Muffin time

I’m not a big savoury baker, but now and then I do like to dabble. While looking through the latest book from The Great British Bake Off series, one savoury recipe jumped straight out at me: red pepper and goats’ cheese muffins. These muffins are really quick and easy to make, freeze very well and are a great canvas for experimenting with flavours. The book suggests replacing the goats’ cheese with feta, and I’m sure courgette instead of red pepper wouldn’t go amiss. We had some pesto to use up, so I added that too, which gave my muffins a lovely basil-y tang. I’m now on a bit of a savoury kick, and in true Autumn fashion, am looking forward to making these pumpkin and rosemary treats next. Yums.

These muffins are great as an alternative to bread, perfect with soup, as part of a picnic, or with a bowl of warming noodles. They are also the ideal cheeky afternoon (or breakfast, or evening) snack. In the way of savoury baking, these muffins were an excellent introduction. Sweet potato pasties are also on my Autumn menu. Although I’ll always have a sweet tooth, I am definitely up for making room in my baking repertoire for savoury. Especially when goats’ cheese is involved.

Pesto, Red Pepper and Goats’ Cheese Muffins
adapted from Great British Bake Off: Everyday: Over 100 Foolproof Bakes

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Makes 12

Ingredients:
100g goats’ cheese
1 medium red pepper, cored and cut into 1cm chunks
300g plain flour
2 teaspoons baking powder
½ teaspoon bicarbonate of soda
salt and pepper, to taste
3 generous teaspoons green pesto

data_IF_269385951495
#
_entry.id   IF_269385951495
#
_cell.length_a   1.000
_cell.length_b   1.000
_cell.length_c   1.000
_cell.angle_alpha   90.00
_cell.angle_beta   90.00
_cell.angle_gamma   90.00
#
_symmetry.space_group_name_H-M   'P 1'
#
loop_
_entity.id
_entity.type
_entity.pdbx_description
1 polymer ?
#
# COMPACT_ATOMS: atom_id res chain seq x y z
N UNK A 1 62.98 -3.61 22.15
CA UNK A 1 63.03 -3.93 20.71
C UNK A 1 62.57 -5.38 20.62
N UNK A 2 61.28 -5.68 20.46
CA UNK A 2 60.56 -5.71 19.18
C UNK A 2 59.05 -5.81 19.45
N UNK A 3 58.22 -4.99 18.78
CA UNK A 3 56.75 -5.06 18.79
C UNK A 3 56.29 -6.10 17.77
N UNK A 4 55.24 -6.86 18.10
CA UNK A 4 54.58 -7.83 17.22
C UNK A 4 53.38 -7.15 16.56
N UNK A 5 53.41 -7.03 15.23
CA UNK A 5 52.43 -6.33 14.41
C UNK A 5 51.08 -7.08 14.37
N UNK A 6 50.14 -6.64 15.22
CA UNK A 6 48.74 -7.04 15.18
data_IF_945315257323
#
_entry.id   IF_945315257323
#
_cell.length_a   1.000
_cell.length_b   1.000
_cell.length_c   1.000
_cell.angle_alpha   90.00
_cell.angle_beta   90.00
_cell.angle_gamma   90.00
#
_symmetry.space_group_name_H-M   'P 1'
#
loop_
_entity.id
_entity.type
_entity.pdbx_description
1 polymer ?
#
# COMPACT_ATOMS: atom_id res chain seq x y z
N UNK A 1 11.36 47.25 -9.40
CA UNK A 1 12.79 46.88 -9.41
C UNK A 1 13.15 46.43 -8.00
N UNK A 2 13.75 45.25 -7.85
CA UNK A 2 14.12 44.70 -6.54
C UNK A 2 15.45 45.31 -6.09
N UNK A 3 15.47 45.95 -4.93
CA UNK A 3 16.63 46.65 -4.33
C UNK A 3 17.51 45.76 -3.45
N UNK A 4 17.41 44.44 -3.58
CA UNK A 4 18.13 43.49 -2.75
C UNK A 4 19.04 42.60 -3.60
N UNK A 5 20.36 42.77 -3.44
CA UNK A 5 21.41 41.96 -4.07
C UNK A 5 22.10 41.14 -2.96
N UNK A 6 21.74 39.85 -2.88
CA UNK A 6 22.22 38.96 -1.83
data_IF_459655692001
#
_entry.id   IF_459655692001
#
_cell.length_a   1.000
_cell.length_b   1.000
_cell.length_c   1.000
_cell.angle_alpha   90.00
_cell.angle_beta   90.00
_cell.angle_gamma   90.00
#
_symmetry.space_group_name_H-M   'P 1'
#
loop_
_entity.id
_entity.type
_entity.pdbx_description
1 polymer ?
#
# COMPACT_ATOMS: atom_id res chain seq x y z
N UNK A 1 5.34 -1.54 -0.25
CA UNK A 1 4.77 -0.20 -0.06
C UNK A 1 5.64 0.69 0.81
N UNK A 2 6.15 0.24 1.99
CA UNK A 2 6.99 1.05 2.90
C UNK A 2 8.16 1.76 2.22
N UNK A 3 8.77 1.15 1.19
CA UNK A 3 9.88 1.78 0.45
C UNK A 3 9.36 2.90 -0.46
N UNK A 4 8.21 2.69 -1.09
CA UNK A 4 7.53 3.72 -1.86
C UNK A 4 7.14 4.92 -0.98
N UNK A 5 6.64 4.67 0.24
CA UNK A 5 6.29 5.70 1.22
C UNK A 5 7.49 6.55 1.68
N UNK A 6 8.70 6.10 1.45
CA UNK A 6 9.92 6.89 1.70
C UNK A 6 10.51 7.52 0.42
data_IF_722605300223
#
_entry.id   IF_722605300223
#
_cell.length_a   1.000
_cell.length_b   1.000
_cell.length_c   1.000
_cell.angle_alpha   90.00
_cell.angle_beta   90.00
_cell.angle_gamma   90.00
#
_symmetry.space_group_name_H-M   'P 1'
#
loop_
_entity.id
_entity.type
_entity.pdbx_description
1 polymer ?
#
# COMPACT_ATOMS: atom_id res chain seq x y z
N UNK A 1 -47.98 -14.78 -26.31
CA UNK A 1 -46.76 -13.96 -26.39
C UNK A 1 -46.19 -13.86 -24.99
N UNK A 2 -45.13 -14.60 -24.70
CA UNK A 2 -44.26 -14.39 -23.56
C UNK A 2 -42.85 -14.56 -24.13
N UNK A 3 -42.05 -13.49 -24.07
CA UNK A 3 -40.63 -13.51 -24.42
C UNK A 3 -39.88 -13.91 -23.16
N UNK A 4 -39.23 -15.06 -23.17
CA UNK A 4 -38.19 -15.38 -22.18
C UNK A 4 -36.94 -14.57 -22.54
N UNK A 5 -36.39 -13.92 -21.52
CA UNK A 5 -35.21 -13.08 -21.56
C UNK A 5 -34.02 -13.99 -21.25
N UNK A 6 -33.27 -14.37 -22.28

225ml buttermilk (I never buy buttermilk, just add lemon juice to milk…done!)
1 medium egg
100ml extra virgin olive oil

– Preheat the oven to 190°C/Gas mark 5 and line a 12-hole muffin tray with paper muffin cases, or squares of baking parchment for the rustic look. Cut or crumble the goats’ cheese into pieces about the same size as the red pepper chunks.

– Sift the flour, baking powder and bicarbonate of soda into a mixing bowl. Add the red pepper and cheese and gently stir into the dry ingredients using a wooden spoon.

– Lightly beat the buttermilk with the egg and olive oil in a measuring jug, just to mix, and stir in the pesto. Season with the salt and pepper. Pour the mixture into the mixing bowl, and mix everything together with the wooden spoon until just combined – there’s no need to beat the mixture. Spoon into the muffin cases, making sure they are evenly filled.

– Place the muffin tray into the preheated oven and bake for 25-30 minutes until the muffins are golden brown and feel just firm when pressed in the centre. Leave the muffins to cool in the tray for a couple of minutes, then lift out and DEVOUR. Best eaten warm or at room temperature the same or the next day. To revitalise the muffins once cold, put them in a warm oven for 5 minutes. Instant deliciousness.

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Autumn warmth

Yep, Autumn’s truly here. It’s raining outside, red and orange leaves litter the pavements and putting the heating on has become a daily habit. Since the weather has turned, so has my baking. I’ve been marking pages from The Hairy Bikers’ Perfect Pies, and have many an Autumn recipe lined up (apple cake with rum buttercream, cinnamon bun-cake, lemon sponge pudding, carrot soup…). But today I’m going to share an amended version of the classic apple crumble, recipe courtesy of the River Cottage Everyday cookbook by Hugh Fearnley-Whittingstall.

We are lucky enough to have two apple trees and four damson trees in our garden. So this time of year we’re usually infested with fruit. A few weeks ago, when they were ready to drop, we went outside and gathered in as many damsons as we could reach. We had so many! We gave some away, froze more and the rest got turned into Jim Jam (a simple jam made by Jim). We had so much of this jam that we thought it would go well with our apples inside a warming, crumbly pie. So we followed Hugh’s recipe for apple and walnut crumble, with a couple of alterations. And it was really good. Tart with the apples, tangy sweetness with the damsons, and adding the walnuts to the crumble topping gives it a deep, warm flavour with some added crunch.